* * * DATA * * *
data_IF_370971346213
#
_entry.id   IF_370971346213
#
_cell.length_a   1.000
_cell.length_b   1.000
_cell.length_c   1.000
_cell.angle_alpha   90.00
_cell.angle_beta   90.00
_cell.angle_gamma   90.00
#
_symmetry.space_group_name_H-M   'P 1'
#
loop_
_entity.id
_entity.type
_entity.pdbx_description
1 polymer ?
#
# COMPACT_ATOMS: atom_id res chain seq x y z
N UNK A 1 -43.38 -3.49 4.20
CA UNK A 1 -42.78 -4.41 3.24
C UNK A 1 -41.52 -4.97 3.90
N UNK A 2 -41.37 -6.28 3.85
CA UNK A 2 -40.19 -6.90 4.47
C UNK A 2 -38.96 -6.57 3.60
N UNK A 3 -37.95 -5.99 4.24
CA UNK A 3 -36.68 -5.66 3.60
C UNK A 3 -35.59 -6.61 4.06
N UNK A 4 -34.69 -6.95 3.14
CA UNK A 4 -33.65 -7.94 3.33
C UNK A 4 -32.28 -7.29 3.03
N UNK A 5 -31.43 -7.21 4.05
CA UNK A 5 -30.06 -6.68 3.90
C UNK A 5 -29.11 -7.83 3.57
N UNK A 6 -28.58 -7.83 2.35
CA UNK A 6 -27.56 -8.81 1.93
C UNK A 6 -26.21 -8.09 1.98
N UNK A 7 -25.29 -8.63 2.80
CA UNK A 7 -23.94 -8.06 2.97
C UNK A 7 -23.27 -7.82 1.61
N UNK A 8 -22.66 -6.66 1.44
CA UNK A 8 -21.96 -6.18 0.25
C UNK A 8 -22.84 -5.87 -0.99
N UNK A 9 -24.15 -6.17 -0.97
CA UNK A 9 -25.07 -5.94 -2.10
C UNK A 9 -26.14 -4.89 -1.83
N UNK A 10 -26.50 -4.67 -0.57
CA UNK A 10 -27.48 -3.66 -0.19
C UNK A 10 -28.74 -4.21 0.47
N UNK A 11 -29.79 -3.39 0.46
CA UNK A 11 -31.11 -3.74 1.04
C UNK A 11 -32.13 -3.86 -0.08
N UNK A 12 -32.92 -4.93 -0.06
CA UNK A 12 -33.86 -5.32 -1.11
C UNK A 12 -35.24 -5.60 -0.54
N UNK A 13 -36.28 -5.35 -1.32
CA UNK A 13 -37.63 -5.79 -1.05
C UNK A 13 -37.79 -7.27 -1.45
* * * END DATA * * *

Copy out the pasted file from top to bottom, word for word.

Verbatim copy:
data_IF_370971346213
#
_entry.id   IF_370971346213
#
_cell.length_a   1.000
_cell.length_b   1.000
_cell.length_c   1.000
_cell.angle_alpha   90.00
_cell.angle_beta   90.00
_cell.angle_gamma   90.00
#
_symmetry.space_group_name_H-M   'P 1'
#
loop_
_entity.id
_entity.type
_entity.pdbx_description
1 polymer ?
#
# COMPACT_ATOMS: atom_id res chain seq x y z
N UNK A 1 -43.38 -3.49 4.20
CA UNK A 1 -42.78 -4.41 3.24
C UNK A 1 -41.52 -4.97 3.90
N UNK A 2 -41.37 -6.28 3.85
CA UNK A 2 -40.19 -6.90 4.47
C UNK A 2 -38.96 -6.57 3.60
N UNK A 3 -37.95 -5.99 4.24
CA UNK A 3 -36.68 -5.66 3.60
C UNK A 3 -35.59 -6.61 4.06
N UNK A 4 -34.69 -6.95 3.14
CA UNK A 4 -33.65 -7.94 3.33
C UNK A 4 -32.28 -7.29 3.03
N UNK A 5 -31.43 -7.21 4.05
CA UNK A 5 -30.06 -6.68 3.90
C UNK A 5 -29.11 -7.83 3.57
N UNK A 6 -28.58 -7.83 2.35
CA UNK A 6 -27.56 -8.81 1.93
C UNK A 6 -26.21 -8.09 1.98
N UNK A 7 -25.29 -8.63 2.80
CA UNK A 7 -23.94 -8.06 2.97
C UNK A 7 -23.27 -7.82 1.61
N UNK A 8 -22.66 -6.66 1.44
CA UNK A 8 -21.96 -6.18 0.25
C UNK A 8 -22.84 -5.87 -0.99
N UNK A 9 -24.15 -6.17 -0.97
CA UNK A 9 -25.07 -5.94 -2.10
C UNK A 9 -26.14 -4.89 -1.83
N UNK A 10 -26.50 -4.67 -0.57
CA UNK A 10 -27.48 -3.66 -0.19
C UNK A 10 -28.74 -4.21 0.47
N UNK A 11 -29.79 -3.39 0.46
CA UNK A 11 -31.11 -3.74 1.04
C UNK A 11 -32.13 -3.86 -0.08
N UNK A 12 -32.92 -4.93 -0.06
CA UNK A 12 -33.86 -5.32 -1.11
C UNK A 12 -35.24 -5.60 -0.54
N UNK A 13 -36.28 -5.35 -1.32
CA UNK A 13 -37.63 -5.79 -1.05
C UNK A 13 -37.79 -7.27 -1.45